The Passing Of A True Horror Master
♦The sad news reached up this morning that comics legend Bernie Wrightson (Swamp Thing, Frankenstein) has just died. We shall be putting up a proper tribute over the next day but here is a review that we ran of Roots Of The Swamp Thing in Tripwire Annual 2009…
Roots Of The Swamp Thing by Len Wein, Bernie Wrightson and Nestor Redondo
Swamp Thing was an unusual beast: it first appeared in a throwaway eight-pager in House of Secrets #92 but it was such a success, bringing that title out of the sales doldrums that DC asked Wein and Wrightson to put him in his own title.
Swamp Thing was a hybrid of the classic comic muck monster like The Heap from the 1940s married with Victorian gothic sensibilities. The tragic tale of scientist Alec Holland who is killed by unscrupulous thugs bent on obtaining his regenerative serum and then seemingly brought back to life by that same chemical creation is the archetypical doom-laden story that wouldn’t have been out of place if it were published in the middle of the nineteenth century. Swamp Thing, like Shelley’s Frankenstein, is a rootless (if you’ll pardon the pun) wanderer, searching the world for answers and for peace.
Each story here can be enjoyed on their own merits as they are basically self-contained with a couple of sub-plots that build as you continue to read. Of course, Swamp Thing’s lineage doesn’t just trace back to the Victorians but it owes a great debt to the geniuses at EC Comics. Without Graham Engels, Frank Frazetta and Joe Orlando, there would have been no Swamp Thing. Wrightson channels the spirit of EC with seemingly effortless ease and Wein creates a protagonist who is sympathetic and distant at the same time. The detail present in Wrightson’s art is so dense that it’s a wonder he managed to maintain the quality to such a consistent level.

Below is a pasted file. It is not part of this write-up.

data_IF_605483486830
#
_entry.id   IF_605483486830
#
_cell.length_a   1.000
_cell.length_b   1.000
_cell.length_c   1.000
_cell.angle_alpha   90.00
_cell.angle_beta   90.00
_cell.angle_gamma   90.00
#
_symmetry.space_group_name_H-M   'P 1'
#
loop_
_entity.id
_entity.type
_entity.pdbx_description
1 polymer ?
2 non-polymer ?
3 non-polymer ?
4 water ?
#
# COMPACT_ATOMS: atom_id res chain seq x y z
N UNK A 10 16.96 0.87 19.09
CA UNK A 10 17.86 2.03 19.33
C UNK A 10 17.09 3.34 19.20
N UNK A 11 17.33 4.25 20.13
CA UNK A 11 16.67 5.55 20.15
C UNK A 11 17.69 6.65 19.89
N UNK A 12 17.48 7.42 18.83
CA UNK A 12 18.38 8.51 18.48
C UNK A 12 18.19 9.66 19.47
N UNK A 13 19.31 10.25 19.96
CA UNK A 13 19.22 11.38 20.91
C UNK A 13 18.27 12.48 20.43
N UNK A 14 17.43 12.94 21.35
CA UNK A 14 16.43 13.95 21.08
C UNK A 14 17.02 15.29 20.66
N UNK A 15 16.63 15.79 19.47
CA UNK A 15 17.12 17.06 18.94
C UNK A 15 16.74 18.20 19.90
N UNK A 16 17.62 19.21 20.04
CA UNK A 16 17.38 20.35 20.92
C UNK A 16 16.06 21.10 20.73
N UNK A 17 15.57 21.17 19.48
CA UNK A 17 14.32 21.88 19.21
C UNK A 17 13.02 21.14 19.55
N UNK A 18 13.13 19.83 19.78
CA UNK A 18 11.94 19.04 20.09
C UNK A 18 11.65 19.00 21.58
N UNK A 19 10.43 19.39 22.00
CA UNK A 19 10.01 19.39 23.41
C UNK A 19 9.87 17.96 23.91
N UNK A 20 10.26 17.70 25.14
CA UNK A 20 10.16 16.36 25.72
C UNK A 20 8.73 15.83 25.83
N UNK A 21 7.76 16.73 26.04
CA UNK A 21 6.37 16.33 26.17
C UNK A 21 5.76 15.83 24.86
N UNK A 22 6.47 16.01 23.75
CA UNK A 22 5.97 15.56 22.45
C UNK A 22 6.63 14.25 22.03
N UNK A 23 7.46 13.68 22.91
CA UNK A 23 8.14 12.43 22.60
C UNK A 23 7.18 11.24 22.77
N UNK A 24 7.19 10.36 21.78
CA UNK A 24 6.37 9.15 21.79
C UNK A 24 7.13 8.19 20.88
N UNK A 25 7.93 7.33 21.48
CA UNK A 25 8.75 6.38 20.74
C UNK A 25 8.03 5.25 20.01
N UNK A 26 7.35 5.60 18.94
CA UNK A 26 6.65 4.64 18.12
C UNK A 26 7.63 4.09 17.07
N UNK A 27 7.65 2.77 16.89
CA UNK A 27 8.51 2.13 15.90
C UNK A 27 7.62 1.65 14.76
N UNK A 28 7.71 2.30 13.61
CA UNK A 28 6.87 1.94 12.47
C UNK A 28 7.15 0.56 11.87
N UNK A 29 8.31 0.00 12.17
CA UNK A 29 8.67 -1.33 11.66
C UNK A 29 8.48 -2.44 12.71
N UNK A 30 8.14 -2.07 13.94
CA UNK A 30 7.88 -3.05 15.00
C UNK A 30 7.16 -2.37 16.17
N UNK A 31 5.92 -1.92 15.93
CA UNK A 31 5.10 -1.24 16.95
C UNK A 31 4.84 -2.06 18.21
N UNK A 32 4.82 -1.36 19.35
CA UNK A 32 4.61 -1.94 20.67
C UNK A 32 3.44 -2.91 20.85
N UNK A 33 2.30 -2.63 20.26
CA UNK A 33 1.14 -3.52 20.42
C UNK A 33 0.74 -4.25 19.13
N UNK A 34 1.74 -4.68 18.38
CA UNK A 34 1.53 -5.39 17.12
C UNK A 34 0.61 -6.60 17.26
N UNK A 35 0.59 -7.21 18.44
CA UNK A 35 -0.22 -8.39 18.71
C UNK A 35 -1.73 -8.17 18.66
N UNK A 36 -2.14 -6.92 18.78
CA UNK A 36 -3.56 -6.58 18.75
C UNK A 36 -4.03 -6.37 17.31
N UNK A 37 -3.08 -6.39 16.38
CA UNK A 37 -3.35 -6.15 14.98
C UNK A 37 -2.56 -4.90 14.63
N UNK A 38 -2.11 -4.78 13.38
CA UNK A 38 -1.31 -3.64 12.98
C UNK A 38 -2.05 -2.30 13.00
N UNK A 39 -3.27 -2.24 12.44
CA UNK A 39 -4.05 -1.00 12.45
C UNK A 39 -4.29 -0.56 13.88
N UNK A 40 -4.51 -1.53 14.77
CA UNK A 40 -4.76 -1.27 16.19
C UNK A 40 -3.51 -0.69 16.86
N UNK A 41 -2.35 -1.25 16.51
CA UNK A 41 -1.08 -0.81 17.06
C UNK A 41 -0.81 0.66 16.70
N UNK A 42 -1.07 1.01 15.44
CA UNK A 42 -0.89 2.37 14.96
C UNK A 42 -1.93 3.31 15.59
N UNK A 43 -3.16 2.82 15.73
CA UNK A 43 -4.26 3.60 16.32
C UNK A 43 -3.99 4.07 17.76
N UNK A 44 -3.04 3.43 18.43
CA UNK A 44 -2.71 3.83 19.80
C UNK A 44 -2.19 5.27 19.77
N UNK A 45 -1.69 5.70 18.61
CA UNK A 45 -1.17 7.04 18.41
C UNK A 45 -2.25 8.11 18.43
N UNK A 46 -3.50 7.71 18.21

You are treated to a whole gamut of classic horror tropes here, from the werewolf in the house in Scotland to the Lovecraftian horror that lurks under a mining town, but they are given enough of a spin to make them seem fresh and new. Wrightson left with #10 and his replacement, Nestor Redondo, while competent, lacks the spark that his predecessor had and there isn’t the chemistry that Wein and Wrightson possessed. But the three stories drawn by Redondo aren’t bad: it’s just that if you hold them up to what came before, they feel a little lacklustre. DC have done a great job with the format here: represented in a sturdy hardcover format with some recolouring work, the pages spring to life like never before. As an exercise of how to do horror in comics properly, Swamp Thing takes some beating and this new edition brings Wein and Wrightson’s masterwork to life with style and impact. JOEL MEADOWS